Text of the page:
Proximity to the Temples of North America, Central America, Hawaii, and the Caribbean

Range Map

The graphic above shows proximity to dedicated Latter-day Saint temples on thirteen dates from 1877 to 2006. For the first thirteen frames the colors indicate 150 nautical mile range bands: white, closer than 30 NM; green, between 30 and 150 NM; blue, between 150 and 300 NM; orange, between 300 and 450 NM; purple, between 450 and 600 NM; black, beyond 600 NM. The last five frames repeat dates from 1997 to 2006 with the colors indicating 50 nautical mile range bands: white, closer than 20 NM; green, between 20 and 50 NM; blue, between 50 and 100 NM; orange, between 100 and 150 NM; purple, between 150 and 200 NM; black, beyond 200 NM. Public domain data for coastlines and political boundaries were obtained from the USGS. The website was a helpful resource for locating each temple.

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About John Mansfield

Mansfield in the desertA third-generation southern Nevadan, I have lived in exile most of my life in such places as Los Alamos, Baltimore, Los Angeles, the western suburbs of Detroit, and currently the northern suburbs of Washington, D.C. I work as a fluid dynamics engineer. I was baptized at age twelve in the font of the Las Vegas Nevada Central Stake Center, and on my nineteenth birthday I received the endowment in the St. George Temple. I served as a missionary mostly in the Patagonia of Argentina from 1985 to 1987. My true calling in the Church seems to be working with Cub Scouts, whom I have served in different capacities in four states most years since 1992. (My oldest boy turned eight in 2004.) I also currently teach Sunday School to the thirteen-year-olds. I hold degrees from two universities named for men who died in the 1870s, the Brigham Young University and the Johns Hopkins University. My wife is Elizabeth Pack Mansfield, who comes from New Mexico's north central mountains and studied molecular biology at the same two schools I attended. We have four sons, whose care and admonition, along with care of my aged father, require much of Elizabeth's time. She currently serves the Church as Mia-Maid advisor, ward music chairman, and choir director, and plays violin whenever she can. One day, I would like to make shoes.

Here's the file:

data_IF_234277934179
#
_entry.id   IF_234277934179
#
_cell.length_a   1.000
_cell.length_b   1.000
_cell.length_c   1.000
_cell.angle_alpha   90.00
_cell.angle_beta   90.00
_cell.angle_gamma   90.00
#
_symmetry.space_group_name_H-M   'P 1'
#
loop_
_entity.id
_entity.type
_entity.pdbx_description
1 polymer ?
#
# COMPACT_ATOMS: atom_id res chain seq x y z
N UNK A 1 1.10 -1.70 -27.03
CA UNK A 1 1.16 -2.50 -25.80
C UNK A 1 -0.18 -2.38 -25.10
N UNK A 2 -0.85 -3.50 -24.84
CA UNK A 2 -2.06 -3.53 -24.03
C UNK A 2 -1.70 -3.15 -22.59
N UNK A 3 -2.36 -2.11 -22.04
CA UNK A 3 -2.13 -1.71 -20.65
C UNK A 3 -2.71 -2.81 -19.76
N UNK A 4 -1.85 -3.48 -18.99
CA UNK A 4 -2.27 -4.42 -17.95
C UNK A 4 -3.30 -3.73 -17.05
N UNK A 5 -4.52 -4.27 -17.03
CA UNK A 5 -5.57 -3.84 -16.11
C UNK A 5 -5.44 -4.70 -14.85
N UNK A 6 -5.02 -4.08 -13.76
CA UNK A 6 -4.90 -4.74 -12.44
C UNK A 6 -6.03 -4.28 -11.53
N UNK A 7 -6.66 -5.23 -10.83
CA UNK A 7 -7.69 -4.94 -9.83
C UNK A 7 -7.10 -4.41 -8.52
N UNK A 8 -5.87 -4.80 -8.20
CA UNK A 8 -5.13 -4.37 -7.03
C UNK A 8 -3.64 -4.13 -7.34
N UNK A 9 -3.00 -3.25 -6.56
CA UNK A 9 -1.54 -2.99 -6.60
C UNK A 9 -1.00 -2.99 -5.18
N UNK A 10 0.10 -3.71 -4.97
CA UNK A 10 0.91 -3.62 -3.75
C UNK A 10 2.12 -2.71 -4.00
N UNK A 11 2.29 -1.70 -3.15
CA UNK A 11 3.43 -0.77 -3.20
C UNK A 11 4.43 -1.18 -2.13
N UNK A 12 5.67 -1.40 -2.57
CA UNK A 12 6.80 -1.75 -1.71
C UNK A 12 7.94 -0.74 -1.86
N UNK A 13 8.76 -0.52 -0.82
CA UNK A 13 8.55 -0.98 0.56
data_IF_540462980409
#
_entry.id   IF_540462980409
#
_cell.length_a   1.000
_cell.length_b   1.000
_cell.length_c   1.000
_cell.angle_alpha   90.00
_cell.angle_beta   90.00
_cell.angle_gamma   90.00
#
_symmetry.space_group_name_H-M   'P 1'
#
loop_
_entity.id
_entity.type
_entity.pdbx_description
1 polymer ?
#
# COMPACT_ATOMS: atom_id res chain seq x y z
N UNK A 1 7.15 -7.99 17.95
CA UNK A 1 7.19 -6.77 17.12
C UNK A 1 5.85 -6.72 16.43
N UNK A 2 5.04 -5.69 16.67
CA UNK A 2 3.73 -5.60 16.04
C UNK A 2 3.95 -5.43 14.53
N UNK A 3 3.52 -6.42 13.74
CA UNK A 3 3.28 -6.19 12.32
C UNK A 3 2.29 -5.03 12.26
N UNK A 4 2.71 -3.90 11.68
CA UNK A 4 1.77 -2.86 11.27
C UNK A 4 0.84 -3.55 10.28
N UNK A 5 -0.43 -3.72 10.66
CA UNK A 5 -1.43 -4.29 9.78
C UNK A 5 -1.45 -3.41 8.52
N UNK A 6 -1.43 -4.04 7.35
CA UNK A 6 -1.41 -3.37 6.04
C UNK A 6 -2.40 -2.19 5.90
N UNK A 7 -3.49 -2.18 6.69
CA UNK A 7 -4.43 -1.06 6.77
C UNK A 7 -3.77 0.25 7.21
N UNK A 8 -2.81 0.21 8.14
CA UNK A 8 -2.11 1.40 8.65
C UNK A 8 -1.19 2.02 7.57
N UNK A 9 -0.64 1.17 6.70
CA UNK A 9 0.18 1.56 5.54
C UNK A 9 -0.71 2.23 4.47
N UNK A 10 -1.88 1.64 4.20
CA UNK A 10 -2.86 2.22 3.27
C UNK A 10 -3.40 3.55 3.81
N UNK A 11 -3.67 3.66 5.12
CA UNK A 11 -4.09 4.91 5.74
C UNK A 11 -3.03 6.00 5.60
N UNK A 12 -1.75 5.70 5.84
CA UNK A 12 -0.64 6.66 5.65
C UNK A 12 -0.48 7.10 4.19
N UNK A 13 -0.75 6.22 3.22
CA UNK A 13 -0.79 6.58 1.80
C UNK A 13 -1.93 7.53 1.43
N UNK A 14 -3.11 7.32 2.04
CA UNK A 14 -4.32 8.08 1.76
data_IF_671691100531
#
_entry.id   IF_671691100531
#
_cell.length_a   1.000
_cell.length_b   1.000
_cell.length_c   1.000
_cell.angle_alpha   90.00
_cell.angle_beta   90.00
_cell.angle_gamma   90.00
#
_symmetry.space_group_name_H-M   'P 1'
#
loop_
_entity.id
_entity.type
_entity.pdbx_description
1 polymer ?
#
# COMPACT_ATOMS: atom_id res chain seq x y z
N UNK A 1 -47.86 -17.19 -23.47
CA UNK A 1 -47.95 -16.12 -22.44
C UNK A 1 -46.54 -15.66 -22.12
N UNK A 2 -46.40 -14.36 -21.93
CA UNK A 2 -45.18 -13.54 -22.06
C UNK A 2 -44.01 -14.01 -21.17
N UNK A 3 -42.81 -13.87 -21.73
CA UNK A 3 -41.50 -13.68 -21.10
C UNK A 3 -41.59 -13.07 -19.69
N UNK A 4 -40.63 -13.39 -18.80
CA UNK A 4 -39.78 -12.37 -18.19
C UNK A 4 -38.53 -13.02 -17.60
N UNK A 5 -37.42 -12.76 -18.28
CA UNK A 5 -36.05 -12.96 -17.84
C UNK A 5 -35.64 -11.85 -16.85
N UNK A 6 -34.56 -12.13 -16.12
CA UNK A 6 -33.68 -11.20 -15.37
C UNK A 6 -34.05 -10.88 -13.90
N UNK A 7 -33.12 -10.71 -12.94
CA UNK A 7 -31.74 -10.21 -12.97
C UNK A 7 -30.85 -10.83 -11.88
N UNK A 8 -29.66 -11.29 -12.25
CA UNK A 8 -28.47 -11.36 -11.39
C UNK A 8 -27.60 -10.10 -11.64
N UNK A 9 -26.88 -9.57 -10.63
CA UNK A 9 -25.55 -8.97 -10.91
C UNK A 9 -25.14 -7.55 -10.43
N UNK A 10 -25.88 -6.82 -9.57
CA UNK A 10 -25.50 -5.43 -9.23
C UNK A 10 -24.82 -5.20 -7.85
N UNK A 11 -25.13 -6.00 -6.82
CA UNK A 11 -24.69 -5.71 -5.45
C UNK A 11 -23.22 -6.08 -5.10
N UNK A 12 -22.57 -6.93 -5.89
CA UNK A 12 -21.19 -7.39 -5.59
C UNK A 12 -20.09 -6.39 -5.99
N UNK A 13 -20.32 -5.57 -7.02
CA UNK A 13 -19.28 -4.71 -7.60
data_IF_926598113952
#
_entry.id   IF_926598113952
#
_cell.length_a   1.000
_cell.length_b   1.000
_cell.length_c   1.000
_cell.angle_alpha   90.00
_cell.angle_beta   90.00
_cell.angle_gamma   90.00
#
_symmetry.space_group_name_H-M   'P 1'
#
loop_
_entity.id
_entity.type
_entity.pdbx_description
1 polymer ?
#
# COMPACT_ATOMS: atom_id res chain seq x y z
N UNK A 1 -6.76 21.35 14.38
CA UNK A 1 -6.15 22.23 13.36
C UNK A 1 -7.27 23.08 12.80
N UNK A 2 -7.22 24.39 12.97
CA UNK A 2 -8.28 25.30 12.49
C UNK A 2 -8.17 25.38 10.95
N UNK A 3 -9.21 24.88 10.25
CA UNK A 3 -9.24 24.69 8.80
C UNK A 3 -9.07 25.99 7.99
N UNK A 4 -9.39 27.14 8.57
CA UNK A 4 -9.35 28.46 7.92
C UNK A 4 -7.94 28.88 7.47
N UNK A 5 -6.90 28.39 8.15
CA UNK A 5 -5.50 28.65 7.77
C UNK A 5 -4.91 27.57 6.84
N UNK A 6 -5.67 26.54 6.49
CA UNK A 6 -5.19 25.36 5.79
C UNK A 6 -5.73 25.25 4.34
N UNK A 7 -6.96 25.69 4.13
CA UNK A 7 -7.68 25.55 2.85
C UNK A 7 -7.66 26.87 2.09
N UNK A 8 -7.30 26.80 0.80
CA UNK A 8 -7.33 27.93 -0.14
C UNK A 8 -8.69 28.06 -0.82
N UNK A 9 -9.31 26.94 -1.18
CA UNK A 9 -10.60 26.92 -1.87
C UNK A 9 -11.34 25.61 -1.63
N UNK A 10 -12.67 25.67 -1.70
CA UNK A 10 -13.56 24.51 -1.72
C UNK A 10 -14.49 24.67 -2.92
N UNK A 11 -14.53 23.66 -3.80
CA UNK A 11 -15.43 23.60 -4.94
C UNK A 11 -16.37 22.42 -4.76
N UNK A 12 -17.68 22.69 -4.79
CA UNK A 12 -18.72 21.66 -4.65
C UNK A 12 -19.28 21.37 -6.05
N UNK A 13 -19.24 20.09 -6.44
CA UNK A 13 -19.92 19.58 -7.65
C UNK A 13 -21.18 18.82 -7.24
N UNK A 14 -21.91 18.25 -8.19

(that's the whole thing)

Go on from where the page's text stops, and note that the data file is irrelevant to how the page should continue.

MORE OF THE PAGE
10 thoughts on “Proximity to the Temples of North America, Central America, Hawaii, and the Caribbean

  1. Nice graphic, John. Wow, a temple in North Dakota … who knew? If leaders can just get around to putting up a couple of temples up in the Northwest Territories and Nunavut, we can cover the whole map.

  2. We’re still four hours from a temple in Miami (six hours on a Friday night). 🙁

    I know, I know, just a few years ago the closest temple was Washington DC (two day drive) and then it was Atlanta (12 hours away). We should count our blessings.

  3. I believe Vancouver, British Columbia was recently announced, filling in that area.

  4. We’ll lobby the 1st Pres. On your behalf, Geoff!

    Nice graphic! I’d love to see how the coverage looks globally.

  5. Dave, I had similar thoughts on seeing how the map turned out: When does Yellowknife get a temple?
    Geoff, which do you think will get a temple first, Miami or Havana? After Castro dies and the embargo is lifted, …? One concept I hoped to explore with this map is the shift in mindset such that four or six hours travel to a temple now seems far.
    Brian D., if someone can point me to ESRI shapefile geographic data, and if there is interest in seeing it, I would consider drawing similiar maps for other parts of the globe.

  6. It might be interesting to change your criteria from distance in miles, to distance in travel time, which is probably more relevant to the lives of members.

    The point is, as you probably realize, that how long it takes to get to the temple changes as our technology changes. In 1877 traveling 30 miles required a day, while for most of us in the US today, 30 miles takes 1/2 to 1 hour.

    Of course, this is also different in different parts of the world, based on what is widely available to members. In my own experience, the switch from the plan to build a suburban temple in Harrison, New York, to an urban temple in Manhattan, made a significant difference for inner-city members — who can now travel by subway to the temple (usually 1 hour or less) instead of using a more expensive combination of subway or bus, commuter rail and then taxi, which could take 3 hours or more.

  7. Is there a way to pause or slow it down? As soon as I see something interesting that I want to study more closely, it moves on to the next frame.

  8. Left Field, on a Windows or MacIntosh machine, use the Apple QuickTime Player. First, save the figure onto your machine; under Windows, put the mouse cursor over the figure, click the right mouse button, and select “Save Picture As …”. I also tried using the Windows Media Player; it sort of works, but not very well.

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